This one if personally one of my faves due to its high vitamin (A,C,D & E) and linoleic acid content (increases the strength of the skin’s barrier to help retain water and while keeping irritants at bay). It's also very light and can stand alone as a single moisturizer. But I prefer to incorporate it as part of an oil blend or in body and hair butters.
Skin Type| It’s suitable for all skin types but especially great for dry and sensitive skin
INCI name: Aleurites moluccana
As an oil introduced to Hawaiians from Polynesian settlers, kukui nut oil has been used to protect the skin from dryness from attributed to the sun, high winds and salt water. But before it became an oil used for skin, hair, bath products, it was also used to “light the way”. Its high oil content allowed it to be burned to provide light, giving it the nickname, “candlenut”. Its an excellent addition to soapmaking.
Skin Type| Excellent for problematic skin (eczema, psoriasis, dry for example)
INCI: Carapa guianensis
An oil that hails from the Brazilian rainforest, andiroba oil is a true MVP due to its use as being a healing oil that is anti-inflammatory, antiseptic, antiviral, and antibacterial. But on top of all that its also an insect repellant due to its high limonoid (phytochemical that in some varieties repel insects) content. It's a light oil that is easily absorbed into the skin with a very faint aroma. It recently became a fave and definitely plan on purchasing more in the future.
Skin Type| It's great for skin suffering from eczema, psoriasis, rashes and burns but also normal skin too.
INCI| Prunus Amygdalus Dulcis
I’ll admit, almond oil is the most basic one of the bunch. BUT let's be clear it still gets the job done. Almond oil is a light oil that can be used for aromatherapy blends as well as a massage oil and of course for softening the skin. If you’re into soap making, it makes for a very good lather.
Skin Type| While its suitable for normal skin, it of course can be used for those suffering from eczema and dry skin too.
INCI| Corylus avellana
While this nut makes for a great chocolate spread for dipping, its oil also makes for a good moisturizer especially for those with oily skin due to its astringent quality. Now I know you’re saying if my skin is oily, why would I apply more oil? While genetics can definitely be a cause for oily skin BUT how you treat it is definitely another. If you’re using products that strip your skin of moisture, don’t exfoliate so your moisturizer or any other product can’t do its job, or skip a moisturizer altogether, your skin will respond by overproducing what’s severely lacking. You don’t have to slather it on just like wouldn’t with any of the other oils. As always a little goes a long way. Think 1-3 drops. If you’re still unsure of using it, you can apply the oil right after your apply your toner. But don’t wipe the toner away. Use that to disperse the oil across your face to not only seal in moisture but use as little as possible to get the job done. Hazelnut also absorbs fairly quickly and is useful for aromatherapy.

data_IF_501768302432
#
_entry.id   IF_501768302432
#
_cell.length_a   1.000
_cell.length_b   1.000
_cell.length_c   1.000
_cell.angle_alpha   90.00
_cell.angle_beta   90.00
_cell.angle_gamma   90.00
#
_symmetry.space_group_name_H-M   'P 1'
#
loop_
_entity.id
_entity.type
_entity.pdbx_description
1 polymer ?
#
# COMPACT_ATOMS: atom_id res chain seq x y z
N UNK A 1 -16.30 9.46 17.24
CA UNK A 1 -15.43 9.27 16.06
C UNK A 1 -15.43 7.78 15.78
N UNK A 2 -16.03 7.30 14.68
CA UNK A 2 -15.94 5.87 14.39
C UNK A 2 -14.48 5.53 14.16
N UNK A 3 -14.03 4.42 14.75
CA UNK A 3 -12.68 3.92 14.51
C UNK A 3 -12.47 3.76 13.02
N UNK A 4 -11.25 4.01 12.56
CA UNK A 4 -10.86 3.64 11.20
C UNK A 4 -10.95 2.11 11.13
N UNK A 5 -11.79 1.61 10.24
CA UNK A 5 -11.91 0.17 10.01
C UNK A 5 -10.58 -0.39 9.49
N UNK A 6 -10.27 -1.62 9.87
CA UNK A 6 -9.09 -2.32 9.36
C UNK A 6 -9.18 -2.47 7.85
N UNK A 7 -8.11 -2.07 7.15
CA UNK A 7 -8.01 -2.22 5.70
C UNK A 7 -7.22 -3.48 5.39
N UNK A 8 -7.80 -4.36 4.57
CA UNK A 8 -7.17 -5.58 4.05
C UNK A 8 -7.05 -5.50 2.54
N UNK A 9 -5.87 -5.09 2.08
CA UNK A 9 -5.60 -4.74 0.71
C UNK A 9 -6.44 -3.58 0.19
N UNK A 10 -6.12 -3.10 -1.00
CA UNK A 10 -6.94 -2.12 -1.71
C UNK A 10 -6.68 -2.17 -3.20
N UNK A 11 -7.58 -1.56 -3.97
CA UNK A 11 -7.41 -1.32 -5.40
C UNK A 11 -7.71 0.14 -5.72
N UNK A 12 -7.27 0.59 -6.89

Skin Type| As per usual, it's suitable for all skin types but especially for oily and acne prone skin.
INCI| Juglans regia
Besides loving it as an addition to my almost daily snack of a Fuji apple, this oil has been a major component in my body and hair butter until recently when I was testing a new formulation. Its not gone for good (its high in antioxidants). Based on some more research I wanted to try something new. Besides that doesn’t mean it won’t show up in another product. I’m still working on crafting a body oil I truly love (light weight, moisturizes and absorbs well). Anywho, this is a semi light oil that works well as an emollient and is often used in anti-aging formulations due to its ability to moisturize dry, mature skin.
Skin Type| Its suitable for problem skin (eczema, psoriasis and inflamed for example) as well as sensitive skin.
Now just as with anything new you’re trying, please test a small patch of skin for any allergic reactions. For those with nut allergies, while its probably a given to avoid any of the nut oils, I would definitely ask your doctor regarding seed oils or any other oil that you’re unsure of for that matter just as a precaution. We all want beautiful skin just not at the price of our health. So tell me, what oil(s) float your boat? and don’t you dare fix your lips to say coconut oil. 😜